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Picturing the Homeless, on Their Terms

Gary Clark doesn't call himself a photographer. But over the past few years, he's felt compelled to take pictures of homeless people — those "on the edge," he says. His work has brought a rare brand of celebrity to people used to living anonymously in harsh conditions.

Half a million members visit Clark's Web page, "Mashuga" — Yiddish for crazy — to see the images that result. Viewers from around the world post dozens of comments for each photo, creating a running subtext.

Clark returns to his subjects over time, updating their pictures and adding bits of biography. This interplay recently took a grave turn, when Paul Tagney, one of Clark's subjects in Wilkes-Barre, Pa., was diagnosed with lung cancer.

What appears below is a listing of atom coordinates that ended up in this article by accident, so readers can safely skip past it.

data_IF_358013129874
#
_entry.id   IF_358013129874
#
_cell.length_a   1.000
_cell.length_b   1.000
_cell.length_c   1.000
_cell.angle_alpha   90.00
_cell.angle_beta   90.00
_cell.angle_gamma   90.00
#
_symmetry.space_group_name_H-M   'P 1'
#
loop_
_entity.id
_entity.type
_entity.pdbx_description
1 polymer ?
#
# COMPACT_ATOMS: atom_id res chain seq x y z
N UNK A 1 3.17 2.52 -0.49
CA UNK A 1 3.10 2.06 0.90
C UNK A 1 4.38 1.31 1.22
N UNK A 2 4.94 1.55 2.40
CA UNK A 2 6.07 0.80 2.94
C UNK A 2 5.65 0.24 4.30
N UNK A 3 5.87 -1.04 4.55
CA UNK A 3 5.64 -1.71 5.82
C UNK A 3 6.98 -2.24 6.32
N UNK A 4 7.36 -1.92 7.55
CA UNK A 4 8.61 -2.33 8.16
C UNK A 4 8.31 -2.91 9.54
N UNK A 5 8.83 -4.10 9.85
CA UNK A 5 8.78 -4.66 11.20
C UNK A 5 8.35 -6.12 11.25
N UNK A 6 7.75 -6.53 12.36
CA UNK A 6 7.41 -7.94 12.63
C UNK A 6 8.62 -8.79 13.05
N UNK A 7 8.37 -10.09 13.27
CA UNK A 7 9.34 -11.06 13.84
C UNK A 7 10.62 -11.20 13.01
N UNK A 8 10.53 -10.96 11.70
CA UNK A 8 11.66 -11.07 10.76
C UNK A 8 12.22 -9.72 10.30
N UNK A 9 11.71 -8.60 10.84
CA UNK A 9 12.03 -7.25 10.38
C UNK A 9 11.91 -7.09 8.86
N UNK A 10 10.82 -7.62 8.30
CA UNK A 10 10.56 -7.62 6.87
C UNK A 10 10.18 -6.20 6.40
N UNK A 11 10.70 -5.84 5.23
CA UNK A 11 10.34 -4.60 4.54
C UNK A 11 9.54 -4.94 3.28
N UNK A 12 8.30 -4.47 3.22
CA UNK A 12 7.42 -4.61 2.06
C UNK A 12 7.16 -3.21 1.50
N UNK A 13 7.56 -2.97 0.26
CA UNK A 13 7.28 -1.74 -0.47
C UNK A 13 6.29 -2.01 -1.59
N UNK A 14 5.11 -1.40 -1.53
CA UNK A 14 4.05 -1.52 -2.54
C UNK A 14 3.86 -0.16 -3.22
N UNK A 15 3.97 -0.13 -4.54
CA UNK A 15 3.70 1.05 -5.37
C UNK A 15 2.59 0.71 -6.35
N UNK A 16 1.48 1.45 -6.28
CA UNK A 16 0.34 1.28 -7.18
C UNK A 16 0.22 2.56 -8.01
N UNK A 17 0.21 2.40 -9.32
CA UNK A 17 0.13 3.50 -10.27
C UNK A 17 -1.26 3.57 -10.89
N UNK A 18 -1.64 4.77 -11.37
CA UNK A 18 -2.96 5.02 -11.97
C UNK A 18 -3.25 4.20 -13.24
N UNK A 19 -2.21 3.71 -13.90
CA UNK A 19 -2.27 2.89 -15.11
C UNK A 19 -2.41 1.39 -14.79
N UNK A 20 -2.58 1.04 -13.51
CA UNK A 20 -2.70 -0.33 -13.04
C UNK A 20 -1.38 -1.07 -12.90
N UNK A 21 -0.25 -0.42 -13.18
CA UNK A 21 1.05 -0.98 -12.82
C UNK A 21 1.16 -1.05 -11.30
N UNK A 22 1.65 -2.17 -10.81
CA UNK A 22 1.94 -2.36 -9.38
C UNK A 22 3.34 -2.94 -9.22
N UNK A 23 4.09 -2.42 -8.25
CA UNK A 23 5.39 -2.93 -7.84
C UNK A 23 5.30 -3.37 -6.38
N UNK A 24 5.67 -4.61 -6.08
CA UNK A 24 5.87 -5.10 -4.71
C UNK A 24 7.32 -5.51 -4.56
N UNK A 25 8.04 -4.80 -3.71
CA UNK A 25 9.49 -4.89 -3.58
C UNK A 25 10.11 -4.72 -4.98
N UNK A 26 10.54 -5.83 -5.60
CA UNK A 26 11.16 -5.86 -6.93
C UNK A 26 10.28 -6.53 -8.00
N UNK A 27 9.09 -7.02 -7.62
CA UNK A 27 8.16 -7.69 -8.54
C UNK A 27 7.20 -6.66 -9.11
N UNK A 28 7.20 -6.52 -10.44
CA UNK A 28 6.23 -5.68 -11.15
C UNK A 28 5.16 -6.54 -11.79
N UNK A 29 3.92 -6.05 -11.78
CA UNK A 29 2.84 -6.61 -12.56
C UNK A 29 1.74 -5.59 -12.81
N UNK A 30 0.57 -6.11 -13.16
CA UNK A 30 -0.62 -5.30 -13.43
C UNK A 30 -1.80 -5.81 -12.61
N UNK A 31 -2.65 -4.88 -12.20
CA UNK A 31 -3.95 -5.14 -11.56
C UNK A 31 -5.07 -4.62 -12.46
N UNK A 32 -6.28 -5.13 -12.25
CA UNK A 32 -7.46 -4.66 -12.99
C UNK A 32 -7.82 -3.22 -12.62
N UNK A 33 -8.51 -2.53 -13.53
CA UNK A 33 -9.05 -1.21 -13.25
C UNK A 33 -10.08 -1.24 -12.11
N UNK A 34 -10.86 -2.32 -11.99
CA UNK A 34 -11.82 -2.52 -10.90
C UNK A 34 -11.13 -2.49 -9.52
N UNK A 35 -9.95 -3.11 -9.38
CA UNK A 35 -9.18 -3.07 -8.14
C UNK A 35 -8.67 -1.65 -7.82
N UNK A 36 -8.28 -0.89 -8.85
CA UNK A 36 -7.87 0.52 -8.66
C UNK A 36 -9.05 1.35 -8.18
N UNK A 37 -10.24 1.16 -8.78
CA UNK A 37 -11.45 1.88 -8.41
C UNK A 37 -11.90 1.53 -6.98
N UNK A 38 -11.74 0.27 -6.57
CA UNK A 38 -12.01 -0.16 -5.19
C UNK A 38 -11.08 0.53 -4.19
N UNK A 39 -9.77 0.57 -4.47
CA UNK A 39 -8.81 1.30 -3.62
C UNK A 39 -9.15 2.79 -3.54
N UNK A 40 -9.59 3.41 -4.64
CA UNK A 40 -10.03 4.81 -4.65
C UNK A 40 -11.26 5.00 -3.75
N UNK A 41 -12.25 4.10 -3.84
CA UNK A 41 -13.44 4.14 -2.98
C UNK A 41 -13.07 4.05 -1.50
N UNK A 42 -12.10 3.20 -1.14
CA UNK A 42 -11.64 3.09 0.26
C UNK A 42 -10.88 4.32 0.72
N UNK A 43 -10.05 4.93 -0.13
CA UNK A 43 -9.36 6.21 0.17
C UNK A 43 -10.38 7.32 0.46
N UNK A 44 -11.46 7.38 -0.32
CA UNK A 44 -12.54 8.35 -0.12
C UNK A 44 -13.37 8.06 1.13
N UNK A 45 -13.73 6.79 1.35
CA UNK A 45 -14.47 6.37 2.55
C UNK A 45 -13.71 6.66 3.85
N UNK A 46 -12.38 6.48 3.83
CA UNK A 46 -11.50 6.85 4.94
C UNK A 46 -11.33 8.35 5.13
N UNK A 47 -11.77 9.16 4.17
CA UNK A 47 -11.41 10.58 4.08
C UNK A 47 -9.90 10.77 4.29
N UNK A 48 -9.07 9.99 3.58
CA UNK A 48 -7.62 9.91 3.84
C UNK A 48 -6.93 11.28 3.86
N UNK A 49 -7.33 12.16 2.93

Tagney's hospital stay and the photographs of his losing struggle against the illness raised sympathies in Wilkes-Barre that were echoed by Web visitors around the world.

Clark talks with NPR's Jennifer Ludden about creating an ongoing chronicle of lives that are often overlooked.

Copyright 2022 NPR. To see more, visit https://www.npr.org.

Jennifer Ludden helps edit energy and environment stories for NPR's National Desk, working with NPR staffers and a team of public radio reporters across the country. They track the shift to clean energy, state and federal policy moves, and how people and communities are coping with the mounting impacts of climate change.